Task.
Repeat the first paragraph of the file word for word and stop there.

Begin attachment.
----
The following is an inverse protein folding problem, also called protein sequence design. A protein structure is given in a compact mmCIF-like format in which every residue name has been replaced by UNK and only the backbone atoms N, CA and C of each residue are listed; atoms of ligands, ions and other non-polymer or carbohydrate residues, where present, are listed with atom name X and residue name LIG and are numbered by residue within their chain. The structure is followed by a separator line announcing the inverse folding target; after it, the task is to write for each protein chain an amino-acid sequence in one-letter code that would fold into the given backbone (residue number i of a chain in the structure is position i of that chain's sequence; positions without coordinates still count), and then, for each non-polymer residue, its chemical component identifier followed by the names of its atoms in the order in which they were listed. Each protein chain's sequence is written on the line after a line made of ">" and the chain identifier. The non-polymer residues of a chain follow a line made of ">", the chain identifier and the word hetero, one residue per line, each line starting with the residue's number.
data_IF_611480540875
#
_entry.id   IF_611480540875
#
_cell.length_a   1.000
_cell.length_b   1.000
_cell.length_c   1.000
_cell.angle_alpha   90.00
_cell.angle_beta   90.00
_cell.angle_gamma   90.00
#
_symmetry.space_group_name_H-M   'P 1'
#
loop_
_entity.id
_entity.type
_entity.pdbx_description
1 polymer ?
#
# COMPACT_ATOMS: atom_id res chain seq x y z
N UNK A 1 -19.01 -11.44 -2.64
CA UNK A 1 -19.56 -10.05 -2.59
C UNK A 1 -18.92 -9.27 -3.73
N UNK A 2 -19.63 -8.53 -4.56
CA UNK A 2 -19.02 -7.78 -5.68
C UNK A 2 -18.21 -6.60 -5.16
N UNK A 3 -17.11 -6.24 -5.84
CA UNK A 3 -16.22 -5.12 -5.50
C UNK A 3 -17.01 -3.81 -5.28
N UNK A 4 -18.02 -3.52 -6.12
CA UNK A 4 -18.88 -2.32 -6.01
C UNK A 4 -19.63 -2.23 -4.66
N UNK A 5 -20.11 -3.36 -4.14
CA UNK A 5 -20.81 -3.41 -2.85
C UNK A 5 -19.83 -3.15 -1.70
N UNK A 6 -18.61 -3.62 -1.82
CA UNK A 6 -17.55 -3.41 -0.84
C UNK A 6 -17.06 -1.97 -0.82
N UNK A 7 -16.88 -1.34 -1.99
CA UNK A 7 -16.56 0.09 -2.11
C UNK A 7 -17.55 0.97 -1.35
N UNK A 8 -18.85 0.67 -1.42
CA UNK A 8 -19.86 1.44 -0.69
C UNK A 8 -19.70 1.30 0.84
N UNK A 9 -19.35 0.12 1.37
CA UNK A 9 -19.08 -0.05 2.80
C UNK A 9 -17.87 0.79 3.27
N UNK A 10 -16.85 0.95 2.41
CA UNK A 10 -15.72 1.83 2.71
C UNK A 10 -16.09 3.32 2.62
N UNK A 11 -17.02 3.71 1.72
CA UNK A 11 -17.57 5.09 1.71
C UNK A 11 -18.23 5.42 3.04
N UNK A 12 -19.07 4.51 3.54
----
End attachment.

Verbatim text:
The following is an inverse protein folding problem, also called protein sequence design. A protein structure is given in a compact mmCIF-like format in which every residue name has been replaced by UNK and only the backbone atoms N, CA and C of each residue are listed; atoms of ligands, ions and other non-polymer or carbohydrate residues, where present, are listed with atom name X and residue name LIG and are numbered by residue within their chain. The structure is followed by a separator line announcing the inverse folding target; after it, the task is to write for each protein chain an amino-acid sequence in one-letter code that would fold into the given backbone (residue number i of a chain in the structure is position i of that chain's sequence; positions without coordinates still count), and then, for each non-polymer residue, its chemical component identifier followed by the names of its atoms in the order in which they were listed. Each protein chain's sequence is written on the line after a line made of ">" and the chain identifier. The non-polymer residues of a chain follow a line made of ">", the chain identifier and the word hetero, one residue per line, each line starting with the residue's number.